That the newspaper circulation has fallen in Bangladesh in recent years is not any surprising information, although we refrain from publishing statistics of printed copies and television rating points (TRP).
One can immediately and logically blame internet technology and shrinking space for dissent for the situation but reality is that the people are asking the question: Why should we subscribe to and read newspapers every morning?
Simultaneously has declined television viewership despite the attraction of footage to many. It’s a similar question: why spend hours in front of a television set, the viewers quietly ask themselves.
The online media outlets too are struggling to capture sustained readership and generating revenue, notwithstanding the promises of the growth of net surfers.
In fact, the so-called mainstream media is facing a test of popularity as is the case in other parts of the world. However, it’s not any ‘one size fits all’ phenomenon.
The students’ demonstration for quota reforms in public services has been a proof of decreasing popular dependence on the media for spreading the message of the demonstrators. Understandably the students used the social media for organising their fellows as well as for coverage of their programmes within seconds.
For those who argue journalism is not an activism, it’s important to think twice if the ‘news as it is’ is reflected in the newspapers or television reports.
Moreover, journalistic activism is necessary to dig out, for example, public grievances that remain unfocussed, the way judicial activism tries to remedy such grievances, in a civilized society.
The decline of the Bangladesh media, in terms of influence in moulding public opinion and policymaking, may also be attributed to the state of freedom of expression. Ranked 146th among 180 countries in the Press Freedom Index 2018, the country is tainted by the worst media freedom in South Asia.
Whatever such ranking means to foreigners, the current atmosphere has left a negative impact on credibility and viability of the media - be it newspaper or television - in their domestic constituencies.
They have rather fallen on a deadly slope of the mountain of public trust: Since the media does not or cannot be critical of the establishment, most reports lack bite and trustworthiness; and since public expectations are not or cannot be met, the media outlets themselves are heading for inevitable consequences.
The people keep their confidence only in a few media entities, the ones that at least try to embarrass the powerful people for their misdeeds. Readership or viewership is a testament to acceptability.
However, more people rely on the social media, mostly Facebook, for getting news - breaking news, scoops, and even features. On social networking sites, our people often share information that is either too personal or too newsy.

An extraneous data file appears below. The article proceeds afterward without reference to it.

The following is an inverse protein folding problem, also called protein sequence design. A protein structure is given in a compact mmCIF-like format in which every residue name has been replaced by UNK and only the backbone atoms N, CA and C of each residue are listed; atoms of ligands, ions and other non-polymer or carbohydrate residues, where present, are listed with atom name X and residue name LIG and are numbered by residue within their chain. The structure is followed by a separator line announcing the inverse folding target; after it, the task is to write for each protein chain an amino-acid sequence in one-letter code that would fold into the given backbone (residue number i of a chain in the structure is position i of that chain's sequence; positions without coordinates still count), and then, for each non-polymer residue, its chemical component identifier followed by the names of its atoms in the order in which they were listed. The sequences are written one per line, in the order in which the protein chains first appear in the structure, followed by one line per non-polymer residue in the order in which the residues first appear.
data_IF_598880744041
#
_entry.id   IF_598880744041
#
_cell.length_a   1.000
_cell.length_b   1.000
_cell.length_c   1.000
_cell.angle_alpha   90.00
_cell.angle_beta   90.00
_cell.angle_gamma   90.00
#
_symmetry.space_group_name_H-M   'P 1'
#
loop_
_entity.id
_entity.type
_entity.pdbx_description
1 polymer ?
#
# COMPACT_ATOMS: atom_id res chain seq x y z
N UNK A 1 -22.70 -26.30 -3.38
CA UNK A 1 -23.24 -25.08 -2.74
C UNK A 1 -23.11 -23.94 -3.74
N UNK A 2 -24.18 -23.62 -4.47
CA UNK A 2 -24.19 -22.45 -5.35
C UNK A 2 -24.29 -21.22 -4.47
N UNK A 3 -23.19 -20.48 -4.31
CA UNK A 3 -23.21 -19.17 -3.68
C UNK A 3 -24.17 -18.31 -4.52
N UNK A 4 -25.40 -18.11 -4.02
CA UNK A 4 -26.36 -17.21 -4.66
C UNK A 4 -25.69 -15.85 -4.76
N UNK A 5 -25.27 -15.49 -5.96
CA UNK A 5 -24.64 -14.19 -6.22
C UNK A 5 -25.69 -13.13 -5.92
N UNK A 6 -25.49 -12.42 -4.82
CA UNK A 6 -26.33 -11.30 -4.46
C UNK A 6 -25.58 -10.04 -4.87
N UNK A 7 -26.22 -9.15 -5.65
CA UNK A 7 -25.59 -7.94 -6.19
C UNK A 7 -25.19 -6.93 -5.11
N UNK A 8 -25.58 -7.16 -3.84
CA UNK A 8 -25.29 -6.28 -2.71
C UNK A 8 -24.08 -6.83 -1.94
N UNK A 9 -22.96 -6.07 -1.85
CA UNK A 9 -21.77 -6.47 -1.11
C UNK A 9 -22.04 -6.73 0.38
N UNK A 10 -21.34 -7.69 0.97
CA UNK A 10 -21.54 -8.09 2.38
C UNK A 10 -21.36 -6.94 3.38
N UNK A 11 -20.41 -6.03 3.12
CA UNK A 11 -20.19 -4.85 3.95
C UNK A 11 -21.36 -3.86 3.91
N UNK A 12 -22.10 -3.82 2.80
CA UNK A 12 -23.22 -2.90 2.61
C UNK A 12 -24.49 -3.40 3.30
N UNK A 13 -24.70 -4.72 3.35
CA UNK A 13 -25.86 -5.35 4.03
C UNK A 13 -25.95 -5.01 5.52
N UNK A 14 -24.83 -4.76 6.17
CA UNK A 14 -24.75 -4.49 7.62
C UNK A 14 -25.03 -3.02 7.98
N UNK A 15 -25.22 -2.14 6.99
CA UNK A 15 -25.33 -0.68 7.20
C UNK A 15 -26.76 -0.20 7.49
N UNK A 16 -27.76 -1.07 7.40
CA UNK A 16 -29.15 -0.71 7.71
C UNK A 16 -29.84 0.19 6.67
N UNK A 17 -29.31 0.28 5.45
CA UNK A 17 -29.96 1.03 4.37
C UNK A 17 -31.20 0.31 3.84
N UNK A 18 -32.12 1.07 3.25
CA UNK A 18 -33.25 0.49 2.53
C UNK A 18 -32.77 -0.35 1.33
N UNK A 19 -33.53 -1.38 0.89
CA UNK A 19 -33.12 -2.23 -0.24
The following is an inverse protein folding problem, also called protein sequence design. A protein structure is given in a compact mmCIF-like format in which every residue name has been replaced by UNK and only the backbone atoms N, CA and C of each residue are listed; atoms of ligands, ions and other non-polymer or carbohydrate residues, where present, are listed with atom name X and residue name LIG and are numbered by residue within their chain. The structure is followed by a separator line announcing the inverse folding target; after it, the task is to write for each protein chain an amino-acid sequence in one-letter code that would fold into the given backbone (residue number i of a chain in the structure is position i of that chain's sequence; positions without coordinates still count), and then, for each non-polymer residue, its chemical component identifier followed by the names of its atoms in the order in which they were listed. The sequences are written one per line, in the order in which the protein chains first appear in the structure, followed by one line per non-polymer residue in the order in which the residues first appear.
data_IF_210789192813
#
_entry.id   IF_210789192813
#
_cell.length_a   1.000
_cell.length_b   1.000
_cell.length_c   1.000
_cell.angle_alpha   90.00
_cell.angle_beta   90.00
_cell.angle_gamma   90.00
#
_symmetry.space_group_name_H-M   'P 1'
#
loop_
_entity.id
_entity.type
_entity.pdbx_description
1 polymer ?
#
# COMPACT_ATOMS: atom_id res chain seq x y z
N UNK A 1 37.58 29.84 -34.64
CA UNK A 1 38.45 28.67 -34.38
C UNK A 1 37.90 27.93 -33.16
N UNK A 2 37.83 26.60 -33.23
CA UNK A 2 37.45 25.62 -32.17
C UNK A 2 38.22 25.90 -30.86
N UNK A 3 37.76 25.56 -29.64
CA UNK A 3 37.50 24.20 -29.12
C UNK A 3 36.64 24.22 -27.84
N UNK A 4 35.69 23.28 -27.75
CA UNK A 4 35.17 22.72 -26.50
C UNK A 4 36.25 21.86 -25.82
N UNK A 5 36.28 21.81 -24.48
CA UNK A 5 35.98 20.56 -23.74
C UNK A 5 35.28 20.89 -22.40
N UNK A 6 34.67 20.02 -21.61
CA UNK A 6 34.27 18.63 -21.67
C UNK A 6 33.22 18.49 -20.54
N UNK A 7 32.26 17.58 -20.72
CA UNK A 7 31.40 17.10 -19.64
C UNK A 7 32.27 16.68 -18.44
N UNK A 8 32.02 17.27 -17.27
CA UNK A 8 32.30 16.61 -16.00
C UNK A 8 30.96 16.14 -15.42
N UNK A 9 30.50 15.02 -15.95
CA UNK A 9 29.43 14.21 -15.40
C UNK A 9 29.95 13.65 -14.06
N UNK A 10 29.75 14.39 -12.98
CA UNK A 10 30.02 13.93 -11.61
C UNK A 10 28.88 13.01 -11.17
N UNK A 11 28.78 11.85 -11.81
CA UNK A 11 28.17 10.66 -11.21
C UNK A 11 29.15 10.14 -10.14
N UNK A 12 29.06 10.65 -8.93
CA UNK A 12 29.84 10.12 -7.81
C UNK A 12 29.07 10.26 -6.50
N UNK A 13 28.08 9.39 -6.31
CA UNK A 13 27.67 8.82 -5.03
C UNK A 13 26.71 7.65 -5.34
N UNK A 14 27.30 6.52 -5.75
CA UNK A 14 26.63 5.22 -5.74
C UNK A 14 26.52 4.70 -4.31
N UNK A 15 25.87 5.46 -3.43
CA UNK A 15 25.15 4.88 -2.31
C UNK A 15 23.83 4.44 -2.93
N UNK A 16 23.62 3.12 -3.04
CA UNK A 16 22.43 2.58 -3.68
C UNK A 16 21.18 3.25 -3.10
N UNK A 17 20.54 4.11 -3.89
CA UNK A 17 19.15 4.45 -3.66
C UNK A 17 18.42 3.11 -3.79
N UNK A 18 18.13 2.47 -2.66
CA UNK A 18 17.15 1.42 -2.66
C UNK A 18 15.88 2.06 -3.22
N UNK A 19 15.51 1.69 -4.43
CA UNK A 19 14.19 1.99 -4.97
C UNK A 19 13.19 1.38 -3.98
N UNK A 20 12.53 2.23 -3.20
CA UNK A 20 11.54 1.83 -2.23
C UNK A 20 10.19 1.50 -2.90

Such practice shows our culture of knowing the personal wellbeing of our near and dear ones and of reading news as entertainment.
Public focus is largely shifted from the mainstream media to the social media when the former fails to listen to the voices of the masses, let alone providing platform to the common man to go public.
When an ‘accused’ is killed in a reported gunfight, people come to know from the informal media that the deceased has a human face - he is the son of a mother. Reports and opinion pieces are no longer property solely of newspapers and televisions!
As I, as journalist and as citizen, understand, more concerned about the ‘anarchic’ trends are three major segments - the media professionals themselves, the social elite who are covered more by the media and the state’s office bearers who want to dominate the media.
The rise of the social media has apparently instigated the rise of individuals who can act as newsmen and the persons covered.
Innumerable people, specifically in our context, have been so exhausted by the use of Facebook that they have hardly any interest and energy left in them to read the newspaper or watch television. They see a lot of news items available on the social networks, much before the newspapers publish them.
So, we the journalists as the key stakeholders have to face upfront the ultimate question: What will happen to information dissemination or expression of public resentment if all newspapers and television channels are closed when the social media is there?
Let’s assume a hypothetical scenario, where all formal media outlets are shut: Can the social media fill such vacuum immediately?
Here may come the next action - issuing moratorium on the social media and there will be a full stop in any criticism of the state machinery.
Even if that kind of restriction is not imposed, the people still look for news in the mainstream media. WHY?
Perhaps, a vibrant media is more in demand now than ever before and the onus is on us to reinvent ourselves for upholding the cause of the people and of course for the existence of the media itself.
* Khawaza Main Uddin is a journalist and he can be reached at firstname.lastname@example.org